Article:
This obviously hurts their selling ability.  Though it may be done unconsciously by the advisor or technician, it has real results that limit their production and reduces their personal income which, of course, furthers the problem ultimately resulting in reduced shop revenues and less profits to the dealership.

This may all sound like a lot of heady psychological speak, but it is real and it happens every day in service departments when service advisors and technicians transfer their own inner turmoil’s and create false empathy for customers in an effort to protect them from something that may have no relationship at all to the customers reality.

Let’s face it, humans are a complex species and in today’s world we tend to be even more complex than usual.  It may be the tremendous stress we deal with on a daily basis trying to keep pace or, in the case of service advisors and technicians, the expectations that go along with working in a job where most people already think we are out to get them.

Whatever the reason, these things are real and they create real problems in the workplace. To ignore them and mark them off as just someone’s personality problem is not good and will only create animosity among staff members in your shop and confusion for Customers who expect to be informed about any information that will enhance the performance, value and reliability of their vehicle.

When transference like this is occurring, it is basically an attempt at trying to understand someone ‒ usually someone we don’t know very well ‒ by assuming that they are similar to someone else, or ourselves, and will thus feel and behave in ways that are similar to how we or some other person would feel and behave in their situation.

For better or worse, transference is a very normal process that human beings are constantly doing.  Like most fundamental things we do at a subconscious level, it is not something we have to think about.  It just happens naturally.  Things like being hungry or communicating our thoughts and feelings via body language, even when we do not speak, are common examples of Psychological Transference.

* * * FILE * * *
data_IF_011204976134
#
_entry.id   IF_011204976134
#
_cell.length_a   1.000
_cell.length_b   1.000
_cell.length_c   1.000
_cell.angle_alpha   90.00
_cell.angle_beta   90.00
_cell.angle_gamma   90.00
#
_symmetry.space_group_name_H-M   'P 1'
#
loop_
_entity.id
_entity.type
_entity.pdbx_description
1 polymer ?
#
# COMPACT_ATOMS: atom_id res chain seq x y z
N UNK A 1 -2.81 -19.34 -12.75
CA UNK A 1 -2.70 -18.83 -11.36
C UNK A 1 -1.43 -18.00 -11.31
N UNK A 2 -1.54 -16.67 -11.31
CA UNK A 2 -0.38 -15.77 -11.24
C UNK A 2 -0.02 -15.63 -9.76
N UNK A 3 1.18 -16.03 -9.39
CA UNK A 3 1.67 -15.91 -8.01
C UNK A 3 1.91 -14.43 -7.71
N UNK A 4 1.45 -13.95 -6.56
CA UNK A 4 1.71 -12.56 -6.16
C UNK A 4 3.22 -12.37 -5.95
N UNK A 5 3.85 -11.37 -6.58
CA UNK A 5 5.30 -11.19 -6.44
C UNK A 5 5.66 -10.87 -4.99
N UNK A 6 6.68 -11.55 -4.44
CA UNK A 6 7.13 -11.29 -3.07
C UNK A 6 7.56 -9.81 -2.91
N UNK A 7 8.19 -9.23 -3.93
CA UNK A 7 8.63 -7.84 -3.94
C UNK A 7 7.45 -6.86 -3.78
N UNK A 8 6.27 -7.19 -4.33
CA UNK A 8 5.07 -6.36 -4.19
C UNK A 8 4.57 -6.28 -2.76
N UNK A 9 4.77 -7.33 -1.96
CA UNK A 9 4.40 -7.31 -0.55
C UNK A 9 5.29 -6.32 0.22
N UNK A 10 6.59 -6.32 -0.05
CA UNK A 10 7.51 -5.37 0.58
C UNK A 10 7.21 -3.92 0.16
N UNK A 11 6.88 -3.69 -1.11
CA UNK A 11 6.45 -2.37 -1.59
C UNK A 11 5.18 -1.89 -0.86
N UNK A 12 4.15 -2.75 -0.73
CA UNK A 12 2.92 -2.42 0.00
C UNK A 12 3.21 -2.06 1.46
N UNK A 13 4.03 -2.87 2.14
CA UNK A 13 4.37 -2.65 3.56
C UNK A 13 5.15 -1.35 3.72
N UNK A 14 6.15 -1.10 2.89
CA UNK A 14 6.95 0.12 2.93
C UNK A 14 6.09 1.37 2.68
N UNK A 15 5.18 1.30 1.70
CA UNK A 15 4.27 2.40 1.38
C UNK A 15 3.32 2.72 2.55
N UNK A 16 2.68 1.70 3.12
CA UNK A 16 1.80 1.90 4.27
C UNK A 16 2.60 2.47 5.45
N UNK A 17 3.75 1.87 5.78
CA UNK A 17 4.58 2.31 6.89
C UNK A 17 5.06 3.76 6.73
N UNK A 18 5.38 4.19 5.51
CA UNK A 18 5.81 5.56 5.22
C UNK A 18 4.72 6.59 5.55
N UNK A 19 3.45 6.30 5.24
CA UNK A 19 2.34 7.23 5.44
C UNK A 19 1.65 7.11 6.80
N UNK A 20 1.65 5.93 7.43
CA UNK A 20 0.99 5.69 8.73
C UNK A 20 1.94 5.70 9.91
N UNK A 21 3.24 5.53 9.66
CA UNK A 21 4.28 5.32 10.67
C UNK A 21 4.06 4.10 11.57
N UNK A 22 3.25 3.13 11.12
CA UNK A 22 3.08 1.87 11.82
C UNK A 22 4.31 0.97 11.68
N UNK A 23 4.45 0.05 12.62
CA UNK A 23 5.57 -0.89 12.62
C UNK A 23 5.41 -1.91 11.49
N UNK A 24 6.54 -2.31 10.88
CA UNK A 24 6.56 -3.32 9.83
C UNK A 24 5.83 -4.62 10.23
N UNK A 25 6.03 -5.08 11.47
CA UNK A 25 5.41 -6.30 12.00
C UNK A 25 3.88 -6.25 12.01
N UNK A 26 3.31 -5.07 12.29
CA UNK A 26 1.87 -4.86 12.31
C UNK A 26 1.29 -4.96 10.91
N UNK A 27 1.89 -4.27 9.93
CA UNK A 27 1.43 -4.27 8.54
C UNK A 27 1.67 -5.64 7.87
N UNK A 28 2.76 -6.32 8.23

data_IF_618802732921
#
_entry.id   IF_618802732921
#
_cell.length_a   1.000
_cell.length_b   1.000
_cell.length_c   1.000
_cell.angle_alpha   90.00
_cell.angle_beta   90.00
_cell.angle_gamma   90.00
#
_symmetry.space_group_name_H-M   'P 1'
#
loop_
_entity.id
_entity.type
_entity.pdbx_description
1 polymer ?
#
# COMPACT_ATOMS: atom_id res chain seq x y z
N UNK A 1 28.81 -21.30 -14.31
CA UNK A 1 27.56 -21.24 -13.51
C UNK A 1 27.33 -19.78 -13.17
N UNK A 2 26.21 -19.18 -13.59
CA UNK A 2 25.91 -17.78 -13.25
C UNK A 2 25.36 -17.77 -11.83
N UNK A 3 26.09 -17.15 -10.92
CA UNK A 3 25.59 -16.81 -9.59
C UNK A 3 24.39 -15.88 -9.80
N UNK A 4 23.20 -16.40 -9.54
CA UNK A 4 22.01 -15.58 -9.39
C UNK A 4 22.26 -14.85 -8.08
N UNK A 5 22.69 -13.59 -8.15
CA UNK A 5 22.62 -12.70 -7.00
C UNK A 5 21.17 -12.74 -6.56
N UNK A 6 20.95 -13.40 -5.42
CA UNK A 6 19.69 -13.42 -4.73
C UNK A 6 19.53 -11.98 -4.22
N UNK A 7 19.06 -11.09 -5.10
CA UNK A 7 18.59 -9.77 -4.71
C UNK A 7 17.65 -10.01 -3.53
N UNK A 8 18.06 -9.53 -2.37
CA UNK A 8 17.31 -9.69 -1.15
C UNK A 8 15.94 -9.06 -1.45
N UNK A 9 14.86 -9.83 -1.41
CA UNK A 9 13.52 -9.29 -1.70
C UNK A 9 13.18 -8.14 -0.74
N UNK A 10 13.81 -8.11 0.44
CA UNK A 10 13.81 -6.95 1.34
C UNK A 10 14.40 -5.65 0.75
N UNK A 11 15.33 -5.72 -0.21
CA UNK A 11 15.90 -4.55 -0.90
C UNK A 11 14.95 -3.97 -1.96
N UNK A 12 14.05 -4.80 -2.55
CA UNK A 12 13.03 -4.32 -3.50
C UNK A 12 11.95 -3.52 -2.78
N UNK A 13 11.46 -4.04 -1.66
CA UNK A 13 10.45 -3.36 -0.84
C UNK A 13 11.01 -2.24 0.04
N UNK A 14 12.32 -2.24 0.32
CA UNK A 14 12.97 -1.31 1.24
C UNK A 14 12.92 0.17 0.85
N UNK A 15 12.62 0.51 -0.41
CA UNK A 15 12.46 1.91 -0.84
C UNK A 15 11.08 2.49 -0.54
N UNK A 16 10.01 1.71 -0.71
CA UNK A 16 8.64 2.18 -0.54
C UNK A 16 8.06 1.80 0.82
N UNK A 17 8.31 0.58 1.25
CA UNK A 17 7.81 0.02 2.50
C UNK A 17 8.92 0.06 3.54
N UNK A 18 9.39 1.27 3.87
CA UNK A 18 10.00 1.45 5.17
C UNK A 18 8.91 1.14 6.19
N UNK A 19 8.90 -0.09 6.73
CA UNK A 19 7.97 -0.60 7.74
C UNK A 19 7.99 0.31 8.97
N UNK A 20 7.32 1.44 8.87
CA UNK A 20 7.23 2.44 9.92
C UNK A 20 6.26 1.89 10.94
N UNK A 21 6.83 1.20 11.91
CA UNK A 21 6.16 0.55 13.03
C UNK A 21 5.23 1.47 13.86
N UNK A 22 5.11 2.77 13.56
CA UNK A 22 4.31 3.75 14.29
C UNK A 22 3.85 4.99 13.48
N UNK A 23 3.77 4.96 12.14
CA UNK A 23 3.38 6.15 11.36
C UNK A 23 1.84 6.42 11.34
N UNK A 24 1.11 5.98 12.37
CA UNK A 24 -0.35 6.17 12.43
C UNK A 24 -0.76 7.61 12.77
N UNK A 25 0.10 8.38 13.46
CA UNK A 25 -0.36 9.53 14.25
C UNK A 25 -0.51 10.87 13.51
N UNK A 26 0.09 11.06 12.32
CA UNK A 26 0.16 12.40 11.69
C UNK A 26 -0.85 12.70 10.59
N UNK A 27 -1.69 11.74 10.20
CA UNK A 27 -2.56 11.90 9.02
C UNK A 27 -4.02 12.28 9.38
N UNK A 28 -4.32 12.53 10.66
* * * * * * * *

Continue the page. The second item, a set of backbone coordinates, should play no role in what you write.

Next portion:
These are natural things for most of us and not at all dangerous in moderation, but they can create problems when done to excess.  And, as we are discussing in this episode, they can have a very negative effect on a Service Advisors or technician’s ability to do their job if they let them dictate how they sell, or do not sell, their products and services to Customers.

. . . . . Well, that’s it for today’s show.  I know this has not been a topic most people in our business think about or consider when assessing the things that can limit or diminish production in our shops, but I assure you, the importance of these kinds of issues is real.  If you have never considered this kind of explanation for low production problems you are seeing in a Service Advisor or Technician, you might want to think about this and do a little more research before jumping the gun and just firing someone who might instead just need some effective coaching for the problem.

If I can help you in any way don’t hesitate to contact me at bnixon@davidlewis.com.  We have tremendous training available for coaching and improving employee performance that can be found at our website at www.davidlewis.com

Have a great week, everyone.